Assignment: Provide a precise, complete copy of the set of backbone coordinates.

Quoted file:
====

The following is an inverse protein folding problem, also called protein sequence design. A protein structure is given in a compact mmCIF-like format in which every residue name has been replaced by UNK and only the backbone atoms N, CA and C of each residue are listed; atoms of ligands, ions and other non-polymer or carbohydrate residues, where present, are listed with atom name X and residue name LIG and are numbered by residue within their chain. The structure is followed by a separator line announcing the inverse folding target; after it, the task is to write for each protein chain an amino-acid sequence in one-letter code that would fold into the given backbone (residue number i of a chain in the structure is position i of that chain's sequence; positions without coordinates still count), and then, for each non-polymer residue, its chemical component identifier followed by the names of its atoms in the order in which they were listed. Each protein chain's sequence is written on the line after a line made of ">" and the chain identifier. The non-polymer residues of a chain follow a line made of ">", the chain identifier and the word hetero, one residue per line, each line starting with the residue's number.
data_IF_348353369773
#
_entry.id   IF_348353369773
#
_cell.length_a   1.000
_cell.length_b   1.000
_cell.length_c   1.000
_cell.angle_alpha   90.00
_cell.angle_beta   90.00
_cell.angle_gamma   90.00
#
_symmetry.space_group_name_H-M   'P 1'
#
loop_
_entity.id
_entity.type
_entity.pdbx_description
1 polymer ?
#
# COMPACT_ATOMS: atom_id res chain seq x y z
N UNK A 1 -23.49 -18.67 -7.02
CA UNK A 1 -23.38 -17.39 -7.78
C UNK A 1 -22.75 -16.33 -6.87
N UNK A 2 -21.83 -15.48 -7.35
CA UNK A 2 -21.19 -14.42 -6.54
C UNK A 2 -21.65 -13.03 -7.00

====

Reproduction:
The following is an inverse protein folding problem, also called protein sequence design. A protein structure is given in a compact mmCIF-like format in which every residue name has been replaced by UNK and only the backbone atoms N, CA and C of each residue are listed; atoms of ligands, ions and other non-polymer or carbohydrate residues, where present, are listed with atom name X and residue name LIG and are numbered by residue within their chain. The structure is followed by a separator line announcing the inverse folding target; after it, the task is to write for each protein chain an amino-acid sequence in one-letter code that would fold into the given backbone (residue number i of a chain in the structure is position i of that chain's sequence; positions without coordinates still count), and then, for each non-polymer residue, its chemical component identifier followed by the names of its atoms in the order in which they were listed. Each protein chain's sequence is written on the line after a line made of ">" and the chain identifier. The non-polymer residues of a chain follow a line made of ">", the chain identifier and the word hetero, one residue per line, each line starting with the residue's number.
data_IF_348353369773
#
_entry.id   IF_348353369773
#
_cell.length_a   1.000
_cell.length_b   1.000
_cell.length_c   1.000
_cell.angle_alpha   90.00
_cell.angle_beta   90.00
_cell.angle_gamma   90.00
#
_symmetry.space_group_name_H-M   'P 1'
#
loop_
_entity.id
_entity.type
_entity.pdbx_description
1 polymer ?
#
# COMPACT_ATOMS: atom_id res chain seq x y z
N UNK A 1 -23.49 -18.67 -7.02
CA UNK A 1 -23.38 -17.39 -7.78
C UNK A 1 -22.75 -16.33 -6.87
N UNK A 2 -21.83 -15.48 -7.35
CA UNK A 2 -21.19 -14.42 -6.54
C UNK A 2 -21.65 -13.03 -7.00